- Title: Peril on Mars
- Author: Team86
- Platform: Unreal Tournament
- Category: Small Campaign
- Review Score: 48%
Despite the fact that it's clearly just an excuse to kill monsters, it can be amusingPeril on Mars is a short pack that ranks with those considered by many faithful Unreal fanboys as a classic. This means that it is a carbon definition of what oldskoolers refer to as "Unrealness". While that distinction is something revered by many, it's also an indication of what to expect. Put together in 1999 by a small team of community designers, including a still budding David Münnich, Peril on Mars clocks in at four playable maps and an extro.
Right off the bat the game hits a no bullshit notch. Immediately, the player begins in an opened dungeon cell with a dispersion pistol in hand and has to exit their starting position into a hallway patrolled by a Skaarj Berserker. The rude start doesn't waste time explaining the situation and the player simply has to collect items and clear a way to the next map. In this fashion, Peril is very arcade-like. The player never gets a real plot to lay any sort of groundwork for a story and basically the pack follows the rudimentary principles many oldskool Unreal single-player maps accepted as standard; You're a person who wakes up in a cell and you have to move through standard looking Unreal locales to a final destination that consists of a rescue ship and an ending flyby. You will read log books along the way but they are generally very rare and extremely bland, consisting usually of two or three sentences that mimic what passed for "harrowing" in Unreal. You'll basically traverse several dungeon/mine locations while fighting through a series of Skaarj and Krall dominated combat situations. Along the way you will find the usual ten weapons and a helping of items to keep you alive, all of which are more than serviceable. Ultimately the pack's climax peaks with a Titan duel reminiscent of Dark Arena's showdown. That's basically the gist of Peril on Mars, which really has nothing whatsoever to do with Mars. Instead you'll see settings that look directly planted on Na Pali origins.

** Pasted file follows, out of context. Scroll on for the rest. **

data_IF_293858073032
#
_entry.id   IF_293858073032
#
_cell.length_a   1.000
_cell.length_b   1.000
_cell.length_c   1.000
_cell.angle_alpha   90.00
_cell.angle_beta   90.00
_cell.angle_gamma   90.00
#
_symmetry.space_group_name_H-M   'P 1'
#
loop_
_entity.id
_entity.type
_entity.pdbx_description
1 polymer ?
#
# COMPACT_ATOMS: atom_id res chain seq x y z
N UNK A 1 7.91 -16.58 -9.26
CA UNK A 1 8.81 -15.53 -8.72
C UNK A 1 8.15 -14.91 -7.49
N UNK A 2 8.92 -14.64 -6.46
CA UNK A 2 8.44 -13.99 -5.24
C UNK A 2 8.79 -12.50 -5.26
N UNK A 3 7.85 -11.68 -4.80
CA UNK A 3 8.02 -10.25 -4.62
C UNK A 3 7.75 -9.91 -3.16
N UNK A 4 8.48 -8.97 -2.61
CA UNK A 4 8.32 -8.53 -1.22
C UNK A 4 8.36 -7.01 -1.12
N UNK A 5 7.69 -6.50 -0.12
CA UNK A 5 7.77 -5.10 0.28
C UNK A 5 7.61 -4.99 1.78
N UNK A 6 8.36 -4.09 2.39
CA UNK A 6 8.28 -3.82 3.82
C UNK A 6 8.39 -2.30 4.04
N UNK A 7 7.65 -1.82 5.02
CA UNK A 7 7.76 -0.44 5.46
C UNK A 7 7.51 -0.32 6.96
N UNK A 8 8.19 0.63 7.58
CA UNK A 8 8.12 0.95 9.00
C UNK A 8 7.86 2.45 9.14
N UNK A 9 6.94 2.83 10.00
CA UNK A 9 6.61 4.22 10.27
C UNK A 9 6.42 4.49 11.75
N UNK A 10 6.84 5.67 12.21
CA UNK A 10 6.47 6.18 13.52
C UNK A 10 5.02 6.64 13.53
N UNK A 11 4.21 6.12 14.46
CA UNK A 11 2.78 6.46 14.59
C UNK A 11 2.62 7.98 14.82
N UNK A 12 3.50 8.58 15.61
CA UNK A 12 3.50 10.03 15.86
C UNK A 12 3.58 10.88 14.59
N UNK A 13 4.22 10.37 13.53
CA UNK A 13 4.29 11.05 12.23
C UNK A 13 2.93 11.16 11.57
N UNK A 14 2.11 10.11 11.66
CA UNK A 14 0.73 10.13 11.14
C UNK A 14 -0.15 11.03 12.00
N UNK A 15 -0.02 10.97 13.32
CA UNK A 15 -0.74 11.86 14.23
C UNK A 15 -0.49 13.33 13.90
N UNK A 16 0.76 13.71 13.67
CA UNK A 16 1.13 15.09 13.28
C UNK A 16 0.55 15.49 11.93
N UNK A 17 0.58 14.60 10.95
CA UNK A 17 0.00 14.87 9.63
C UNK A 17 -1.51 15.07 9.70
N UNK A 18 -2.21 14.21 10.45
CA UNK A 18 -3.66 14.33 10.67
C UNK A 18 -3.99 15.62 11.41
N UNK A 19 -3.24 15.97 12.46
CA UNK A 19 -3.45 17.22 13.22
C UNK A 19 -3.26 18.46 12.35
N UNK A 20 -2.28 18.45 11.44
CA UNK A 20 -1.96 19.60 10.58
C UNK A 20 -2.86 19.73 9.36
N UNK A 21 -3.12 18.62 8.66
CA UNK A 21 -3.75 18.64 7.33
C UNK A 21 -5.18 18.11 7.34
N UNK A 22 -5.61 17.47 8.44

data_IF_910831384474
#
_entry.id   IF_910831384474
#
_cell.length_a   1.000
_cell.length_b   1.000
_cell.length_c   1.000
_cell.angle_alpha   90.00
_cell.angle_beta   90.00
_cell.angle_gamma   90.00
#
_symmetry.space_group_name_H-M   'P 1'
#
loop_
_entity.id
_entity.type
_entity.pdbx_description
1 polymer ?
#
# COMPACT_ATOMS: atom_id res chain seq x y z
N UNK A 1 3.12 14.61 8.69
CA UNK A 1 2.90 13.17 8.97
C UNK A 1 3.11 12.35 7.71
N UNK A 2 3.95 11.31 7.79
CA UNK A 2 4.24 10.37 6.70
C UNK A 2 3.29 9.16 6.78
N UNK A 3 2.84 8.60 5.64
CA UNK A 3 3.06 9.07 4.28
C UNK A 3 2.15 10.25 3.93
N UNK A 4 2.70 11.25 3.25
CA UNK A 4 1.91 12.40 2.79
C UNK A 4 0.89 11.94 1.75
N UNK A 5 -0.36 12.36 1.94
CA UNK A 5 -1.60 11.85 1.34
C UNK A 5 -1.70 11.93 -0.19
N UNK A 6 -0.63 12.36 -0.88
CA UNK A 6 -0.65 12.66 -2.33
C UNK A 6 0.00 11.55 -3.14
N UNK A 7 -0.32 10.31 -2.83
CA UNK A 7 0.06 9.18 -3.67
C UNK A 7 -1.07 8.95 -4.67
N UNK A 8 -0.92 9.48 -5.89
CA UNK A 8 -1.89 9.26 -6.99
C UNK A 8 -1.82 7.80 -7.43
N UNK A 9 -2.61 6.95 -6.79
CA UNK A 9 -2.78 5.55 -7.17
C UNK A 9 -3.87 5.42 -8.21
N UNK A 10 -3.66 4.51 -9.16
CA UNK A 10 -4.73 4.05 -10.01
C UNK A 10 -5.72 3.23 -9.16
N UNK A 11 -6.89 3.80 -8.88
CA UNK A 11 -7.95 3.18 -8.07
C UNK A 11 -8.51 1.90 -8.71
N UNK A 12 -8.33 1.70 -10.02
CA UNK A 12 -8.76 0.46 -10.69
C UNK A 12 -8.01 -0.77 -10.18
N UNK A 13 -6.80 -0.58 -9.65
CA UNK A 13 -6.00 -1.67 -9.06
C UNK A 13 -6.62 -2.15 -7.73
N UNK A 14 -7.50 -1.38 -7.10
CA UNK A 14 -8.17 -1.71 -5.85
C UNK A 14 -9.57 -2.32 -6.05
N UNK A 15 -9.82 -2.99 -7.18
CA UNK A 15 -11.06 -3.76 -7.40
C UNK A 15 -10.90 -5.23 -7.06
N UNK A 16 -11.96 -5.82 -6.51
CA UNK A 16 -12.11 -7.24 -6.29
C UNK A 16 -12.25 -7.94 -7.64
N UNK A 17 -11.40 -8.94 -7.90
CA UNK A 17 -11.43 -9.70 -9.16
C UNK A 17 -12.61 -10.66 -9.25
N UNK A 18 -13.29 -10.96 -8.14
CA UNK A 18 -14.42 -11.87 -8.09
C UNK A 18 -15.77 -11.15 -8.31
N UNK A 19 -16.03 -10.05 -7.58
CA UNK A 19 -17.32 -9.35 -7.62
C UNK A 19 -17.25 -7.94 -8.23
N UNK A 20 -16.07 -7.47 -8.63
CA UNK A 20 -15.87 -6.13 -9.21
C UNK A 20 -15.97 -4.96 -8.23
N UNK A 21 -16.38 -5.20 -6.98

While the pack seems brief and to the point, it still has its moments. The first map earns a gold star for providing some unique details. After the first encounter, the player is presented with some interesting dungeon set pieces and scripted events. In particular, a famous first Krall sighting and a Behemoth ambush that levels an exit point stand out for their ingenuity. To top it off, the first level ends with a rather surprising Warlord appearance.
The second level is a faithful mine themed map that is heavily influenced by the industrial Cliffy B maps from Unreal and RTNP (Obviously a David Münnich map). Certain layout points and design concepts mirror classic landmarks from their official inspirations. This is true in regard to elements of gameplay, with slave Nali, patrolling Skaarj and even a confrontation with a large Skaarj Warrior at a moment of foreboding calm. David's hard on for Cliffy B is noticeable even at this stage of what would become a popular community mapping career.
Subsequent maps return to the dungeon-esque theme of the first and the last map with the Titan offers some interesting gameplay mechanics. The player has to bring down the last onslaught of enemies while activating platform raising exits. It gives the pack a sort of frantic finish, with the player bracing for the open wilderness as Krall lackeys chase from behind.
While the gameplay is consistent throughout, it will only really require focus in the first map when the player is still light on weapons and supplies. While many fights are well staged with scripted events, others are particularly average. The pack follows Unreal's lead with enemy progression, so you'll be fighting "something" every ten feet or so. There's really no moment of tension since the player will always have the advantage (helped in large part by the fact that most of the combat situations are indoors and the player has plenty of cover) and a nice helping of performance enhancing artifacts (health and armor) will keep you healthy for the majority of the pack.